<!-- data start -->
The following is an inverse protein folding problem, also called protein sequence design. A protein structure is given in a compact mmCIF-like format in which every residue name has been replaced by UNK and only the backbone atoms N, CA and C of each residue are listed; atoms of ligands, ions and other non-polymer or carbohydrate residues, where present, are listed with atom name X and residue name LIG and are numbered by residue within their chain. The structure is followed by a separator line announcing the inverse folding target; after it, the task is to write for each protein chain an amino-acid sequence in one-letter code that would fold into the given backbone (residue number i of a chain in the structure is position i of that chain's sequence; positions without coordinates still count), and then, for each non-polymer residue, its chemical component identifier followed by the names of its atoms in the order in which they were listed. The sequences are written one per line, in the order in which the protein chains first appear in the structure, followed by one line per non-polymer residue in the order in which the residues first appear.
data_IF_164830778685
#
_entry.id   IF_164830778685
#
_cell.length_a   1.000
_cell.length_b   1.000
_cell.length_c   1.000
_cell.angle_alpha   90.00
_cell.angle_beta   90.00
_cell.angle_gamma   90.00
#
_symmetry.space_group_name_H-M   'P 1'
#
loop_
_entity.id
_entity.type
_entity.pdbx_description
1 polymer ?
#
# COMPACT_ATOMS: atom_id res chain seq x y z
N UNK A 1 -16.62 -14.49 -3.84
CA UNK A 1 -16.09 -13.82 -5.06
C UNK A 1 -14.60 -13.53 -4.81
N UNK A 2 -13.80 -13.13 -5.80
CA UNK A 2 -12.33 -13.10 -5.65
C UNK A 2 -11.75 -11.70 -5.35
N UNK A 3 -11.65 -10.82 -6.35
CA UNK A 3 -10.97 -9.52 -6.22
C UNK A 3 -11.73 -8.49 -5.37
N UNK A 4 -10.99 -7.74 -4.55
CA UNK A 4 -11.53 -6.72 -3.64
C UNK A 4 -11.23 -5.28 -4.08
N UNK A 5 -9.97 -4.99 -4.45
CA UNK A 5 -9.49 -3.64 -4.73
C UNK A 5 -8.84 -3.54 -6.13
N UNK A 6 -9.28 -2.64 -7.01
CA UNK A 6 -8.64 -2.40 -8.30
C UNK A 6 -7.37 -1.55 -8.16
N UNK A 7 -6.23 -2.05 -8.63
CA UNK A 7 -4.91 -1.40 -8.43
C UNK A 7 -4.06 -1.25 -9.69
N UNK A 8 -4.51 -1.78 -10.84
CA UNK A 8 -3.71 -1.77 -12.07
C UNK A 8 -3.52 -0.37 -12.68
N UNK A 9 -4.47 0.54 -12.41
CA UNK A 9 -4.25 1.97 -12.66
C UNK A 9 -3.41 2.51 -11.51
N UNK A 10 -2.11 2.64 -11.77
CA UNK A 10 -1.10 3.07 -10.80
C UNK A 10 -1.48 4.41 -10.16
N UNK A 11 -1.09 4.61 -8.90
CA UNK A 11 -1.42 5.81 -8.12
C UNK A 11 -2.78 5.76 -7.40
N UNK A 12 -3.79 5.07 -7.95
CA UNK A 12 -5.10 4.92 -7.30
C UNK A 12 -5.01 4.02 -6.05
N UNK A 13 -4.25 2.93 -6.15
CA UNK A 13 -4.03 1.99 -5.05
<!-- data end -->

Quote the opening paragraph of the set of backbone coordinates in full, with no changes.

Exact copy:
The following is an inverse protein folding problem, also called protein sequence design. A protein structure is given in a compact mmCIF-like format in which every residue name has been replaced by UNK and only the backbone atoms N, CA and C of each residue are listed; atoms of ligands, ions and other non-polymer or carbohydrate residues, where present, are listed with atom name X and residue name LIG and are numbered by residue within their chain. The structure is followed by a separator line announcing the inverse folding target; after it, the task is to write for each protein chain an amino-acid sequence in one-letter code that would fold into the given backbone (residue number i of a chain in the structure is position i of that chain's sequence; positions without coordinates still count), and then, for each non-polymer residue, its chemical component identifier followed by the names of its atoms in the order in which they were listed. The sequences are written one per line, in the order in which the protein chains first appear in the structure, followed by one line per non-polymer residue in the order in which the residues first appear.